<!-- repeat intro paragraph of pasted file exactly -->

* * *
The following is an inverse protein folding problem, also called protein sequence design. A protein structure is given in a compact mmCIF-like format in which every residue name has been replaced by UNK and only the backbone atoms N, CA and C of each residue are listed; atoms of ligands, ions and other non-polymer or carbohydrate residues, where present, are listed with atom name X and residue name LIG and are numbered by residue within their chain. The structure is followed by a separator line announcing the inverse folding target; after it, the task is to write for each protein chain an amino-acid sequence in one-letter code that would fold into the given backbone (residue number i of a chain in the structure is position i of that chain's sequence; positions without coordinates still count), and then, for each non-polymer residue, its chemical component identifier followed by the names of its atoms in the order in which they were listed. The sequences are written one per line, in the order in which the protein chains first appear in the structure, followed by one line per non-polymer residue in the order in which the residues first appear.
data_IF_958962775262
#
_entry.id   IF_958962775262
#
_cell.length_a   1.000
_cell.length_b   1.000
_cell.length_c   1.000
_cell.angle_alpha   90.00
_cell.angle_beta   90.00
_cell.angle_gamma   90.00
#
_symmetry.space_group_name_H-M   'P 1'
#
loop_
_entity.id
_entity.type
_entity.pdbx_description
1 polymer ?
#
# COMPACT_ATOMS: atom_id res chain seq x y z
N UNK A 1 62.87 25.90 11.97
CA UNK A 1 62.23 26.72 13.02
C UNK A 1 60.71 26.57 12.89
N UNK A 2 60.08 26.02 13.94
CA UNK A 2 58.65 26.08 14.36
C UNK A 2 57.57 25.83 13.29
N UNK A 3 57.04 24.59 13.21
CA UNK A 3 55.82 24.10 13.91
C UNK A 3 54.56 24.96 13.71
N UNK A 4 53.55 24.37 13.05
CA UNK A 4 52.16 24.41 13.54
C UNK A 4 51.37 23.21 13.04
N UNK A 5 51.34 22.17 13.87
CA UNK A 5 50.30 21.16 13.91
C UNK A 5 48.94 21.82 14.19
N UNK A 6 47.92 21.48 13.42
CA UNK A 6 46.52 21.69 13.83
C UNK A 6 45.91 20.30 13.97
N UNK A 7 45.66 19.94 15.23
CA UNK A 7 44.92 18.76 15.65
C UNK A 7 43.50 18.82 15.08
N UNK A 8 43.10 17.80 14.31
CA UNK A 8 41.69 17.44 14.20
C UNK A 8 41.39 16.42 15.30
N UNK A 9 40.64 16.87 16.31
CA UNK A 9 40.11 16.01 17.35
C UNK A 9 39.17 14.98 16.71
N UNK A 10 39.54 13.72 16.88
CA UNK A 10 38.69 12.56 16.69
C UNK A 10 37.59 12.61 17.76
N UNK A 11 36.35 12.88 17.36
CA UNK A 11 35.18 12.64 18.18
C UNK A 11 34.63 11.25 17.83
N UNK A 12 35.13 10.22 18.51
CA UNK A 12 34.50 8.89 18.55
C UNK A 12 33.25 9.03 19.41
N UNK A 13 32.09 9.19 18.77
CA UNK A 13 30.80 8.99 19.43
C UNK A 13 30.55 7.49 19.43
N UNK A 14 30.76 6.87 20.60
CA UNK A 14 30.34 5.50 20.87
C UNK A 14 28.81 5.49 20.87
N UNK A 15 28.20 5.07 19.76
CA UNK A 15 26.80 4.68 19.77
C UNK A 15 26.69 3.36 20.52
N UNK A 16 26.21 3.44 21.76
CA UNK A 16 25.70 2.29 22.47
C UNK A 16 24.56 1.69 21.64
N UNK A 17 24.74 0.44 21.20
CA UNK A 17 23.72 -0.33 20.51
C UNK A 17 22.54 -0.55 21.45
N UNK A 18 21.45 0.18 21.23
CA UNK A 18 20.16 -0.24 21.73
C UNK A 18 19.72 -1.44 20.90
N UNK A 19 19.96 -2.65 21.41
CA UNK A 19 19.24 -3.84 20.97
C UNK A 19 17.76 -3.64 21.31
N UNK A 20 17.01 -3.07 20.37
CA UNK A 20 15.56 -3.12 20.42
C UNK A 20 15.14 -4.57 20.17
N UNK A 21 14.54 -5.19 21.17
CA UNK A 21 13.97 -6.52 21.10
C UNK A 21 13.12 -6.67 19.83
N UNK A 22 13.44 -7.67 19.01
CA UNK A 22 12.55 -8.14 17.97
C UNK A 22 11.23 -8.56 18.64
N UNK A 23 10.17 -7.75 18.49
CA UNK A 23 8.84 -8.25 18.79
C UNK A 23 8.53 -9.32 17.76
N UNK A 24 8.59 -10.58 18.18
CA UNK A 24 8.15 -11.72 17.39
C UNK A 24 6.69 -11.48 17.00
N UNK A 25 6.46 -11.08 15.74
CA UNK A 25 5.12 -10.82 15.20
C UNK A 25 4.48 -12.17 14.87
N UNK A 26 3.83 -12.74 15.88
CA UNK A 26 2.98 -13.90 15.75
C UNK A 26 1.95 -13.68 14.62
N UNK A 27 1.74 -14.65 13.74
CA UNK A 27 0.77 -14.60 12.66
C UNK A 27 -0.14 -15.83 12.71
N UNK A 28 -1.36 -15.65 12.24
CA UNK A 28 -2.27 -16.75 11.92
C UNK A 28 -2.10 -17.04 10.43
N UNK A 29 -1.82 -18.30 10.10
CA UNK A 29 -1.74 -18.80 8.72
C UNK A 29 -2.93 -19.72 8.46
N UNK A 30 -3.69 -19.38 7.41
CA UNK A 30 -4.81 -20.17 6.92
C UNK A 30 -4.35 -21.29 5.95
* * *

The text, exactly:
The following is an inverse protein folding problem, also called protein sequence design. A protein structure is given in a compact mmCIF-like format in which every residue name has been replaced by UNK and only the backbone atoms N, CA and C of each residue are listed; atoms of ligands, ions and other non-polymer or carbohydrate residues, where present, are listed with atom name X and residue name LIG and are numbered by residue within their chain. The structure is followed by a separator line announcing the inverse folding target; after it, the task is to write for each protein chain an amino-acid sequence in one-letter code that would fold into the given backbone (residue number i of a chain in the structure is position i of that chain's sequence; positions without coordinates still count), and then, for each non-polymer residue, its chemical component identifier followed by the names of its atoms in the order in which they were listed. The sequences are written one per line, in the order in which the protein chains first appear in the structure, followed by one line per non-polymer residue in the order in which the residues first appear.